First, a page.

A murdered Essex Police officer will be honoured today.
A memorial stone will be unveiled in Clacton for PC Ian Dibell who was killed whilst off duty there in 2012.
He was later posthumously awarded the George Medal for gallantry by the Queen.
PC Dibell's family will be attending the service along with his loved ones, friends and police colleagues.
It is a privilege to attend this service in memory of Police Constable Ian Dibell, who paid the ultimate price in protecting the innocent people of Clacton.
'In not only confronting evil on our streets but in going back in to his house to get his warrant card and putting himself on duty, Ian displayed the heroism and professionalism that characterise the best of our breed.
"There are no words to adequately sum up the enormity of Ian's sacrifice, nor that of any officer who dies in the service of his community. PC Dibell paid the ultimate price for his actions, but he will never be forgotten by his colleagues in Essex Police, or the people of our county."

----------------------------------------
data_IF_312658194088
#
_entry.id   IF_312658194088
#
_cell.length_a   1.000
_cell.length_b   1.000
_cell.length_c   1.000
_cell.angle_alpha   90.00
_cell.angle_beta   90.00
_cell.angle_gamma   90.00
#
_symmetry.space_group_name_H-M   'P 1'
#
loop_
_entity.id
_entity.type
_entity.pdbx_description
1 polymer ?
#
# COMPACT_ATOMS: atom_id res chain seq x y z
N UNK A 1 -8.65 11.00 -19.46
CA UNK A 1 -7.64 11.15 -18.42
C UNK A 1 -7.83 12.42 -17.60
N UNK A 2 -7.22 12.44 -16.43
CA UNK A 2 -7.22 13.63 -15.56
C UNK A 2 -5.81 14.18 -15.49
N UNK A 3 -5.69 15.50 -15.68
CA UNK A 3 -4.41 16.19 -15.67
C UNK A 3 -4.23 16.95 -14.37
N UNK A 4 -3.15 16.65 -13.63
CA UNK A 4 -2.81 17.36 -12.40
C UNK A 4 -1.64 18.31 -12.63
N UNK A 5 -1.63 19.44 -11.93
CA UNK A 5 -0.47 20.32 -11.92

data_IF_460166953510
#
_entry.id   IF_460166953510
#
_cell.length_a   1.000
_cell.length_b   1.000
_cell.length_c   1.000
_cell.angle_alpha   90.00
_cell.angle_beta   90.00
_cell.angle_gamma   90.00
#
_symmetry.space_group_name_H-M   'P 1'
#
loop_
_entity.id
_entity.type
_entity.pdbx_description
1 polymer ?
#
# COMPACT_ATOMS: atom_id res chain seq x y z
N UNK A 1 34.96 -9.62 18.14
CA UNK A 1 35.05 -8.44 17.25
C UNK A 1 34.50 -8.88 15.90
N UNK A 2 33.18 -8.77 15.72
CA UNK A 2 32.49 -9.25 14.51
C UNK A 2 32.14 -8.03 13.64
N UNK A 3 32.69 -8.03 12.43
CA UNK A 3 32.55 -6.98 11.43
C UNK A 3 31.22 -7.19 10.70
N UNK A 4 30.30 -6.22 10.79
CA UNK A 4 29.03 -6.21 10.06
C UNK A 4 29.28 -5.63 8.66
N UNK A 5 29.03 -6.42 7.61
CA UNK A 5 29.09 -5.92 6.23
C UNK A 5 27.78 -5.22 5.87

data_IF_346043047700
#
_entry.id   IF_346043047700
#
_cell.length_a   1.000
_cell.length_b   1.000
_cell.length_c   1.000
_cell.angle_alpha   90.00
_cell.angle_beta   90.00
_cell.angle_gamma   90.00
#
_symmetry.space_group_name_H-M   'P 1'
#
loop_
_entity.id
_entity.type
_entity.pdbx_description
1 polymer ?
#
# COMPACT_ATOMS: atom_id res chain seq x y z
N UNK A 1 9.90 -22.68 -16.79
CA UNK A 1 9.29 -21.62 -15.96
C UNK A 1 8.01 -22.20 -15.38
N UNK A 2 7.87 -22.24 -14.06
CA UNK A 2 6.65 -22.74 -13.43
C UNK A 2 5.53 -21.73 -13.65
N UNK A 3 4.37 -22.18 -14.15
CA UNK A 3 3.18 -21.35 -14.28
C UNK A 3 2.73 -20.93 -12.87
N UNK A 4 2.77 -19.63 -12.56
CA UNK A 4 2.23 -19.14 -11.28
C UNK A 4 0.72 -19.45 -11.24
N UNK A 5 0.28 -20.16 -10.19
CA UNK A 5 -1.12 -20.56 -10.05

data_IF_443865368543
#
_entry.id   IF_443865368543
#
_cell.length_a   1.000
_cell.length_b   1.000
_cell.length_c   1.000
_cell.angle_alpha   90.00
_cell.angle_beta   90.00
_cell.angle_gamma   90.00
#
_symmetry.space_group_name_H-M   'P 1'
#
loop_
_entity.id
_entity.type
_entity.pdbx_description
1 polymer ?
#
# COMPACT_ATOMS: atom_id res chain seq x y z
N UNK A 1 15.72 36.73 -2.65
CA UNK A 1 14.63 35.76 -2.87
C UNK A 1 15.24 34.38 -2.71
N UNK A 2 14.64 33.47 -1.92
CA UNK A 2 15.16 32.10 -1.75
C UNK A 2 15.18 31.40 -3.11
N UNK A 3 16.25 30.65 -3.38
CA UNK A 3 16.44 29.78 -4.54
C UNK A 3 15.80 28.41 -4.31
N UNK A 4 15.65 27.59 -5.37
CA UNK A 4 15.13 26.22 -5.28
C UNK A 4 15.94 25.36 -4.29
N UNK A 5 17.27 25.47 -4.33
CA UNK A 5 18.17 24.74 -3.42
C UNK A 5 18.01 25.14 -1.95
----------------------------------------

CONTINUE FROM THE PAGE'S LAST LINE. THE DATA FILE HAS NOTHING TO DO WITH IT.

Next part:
The former leader of Essex County Council Lord Hanningfield is due in court this afternoon charged with false accounting.
The 75-year-old has always denied the allegations which relate to his daily expense allowance in the House of Lords.
He will appear under his real name, Paul White.
Cambridgeshire County Council has warned it has had to make "tough choices" ahead of announcing its latest budget today.
The authority is due to reveal its spending plans for the next financial year and 2017/18.
Voluntary organisations fear they - and the people they support - could suffer as a result of the "difficult decisions" the council says it has had to make.
MPs from across the Anglia region will continue to lobby for the A47 to be fully dualled.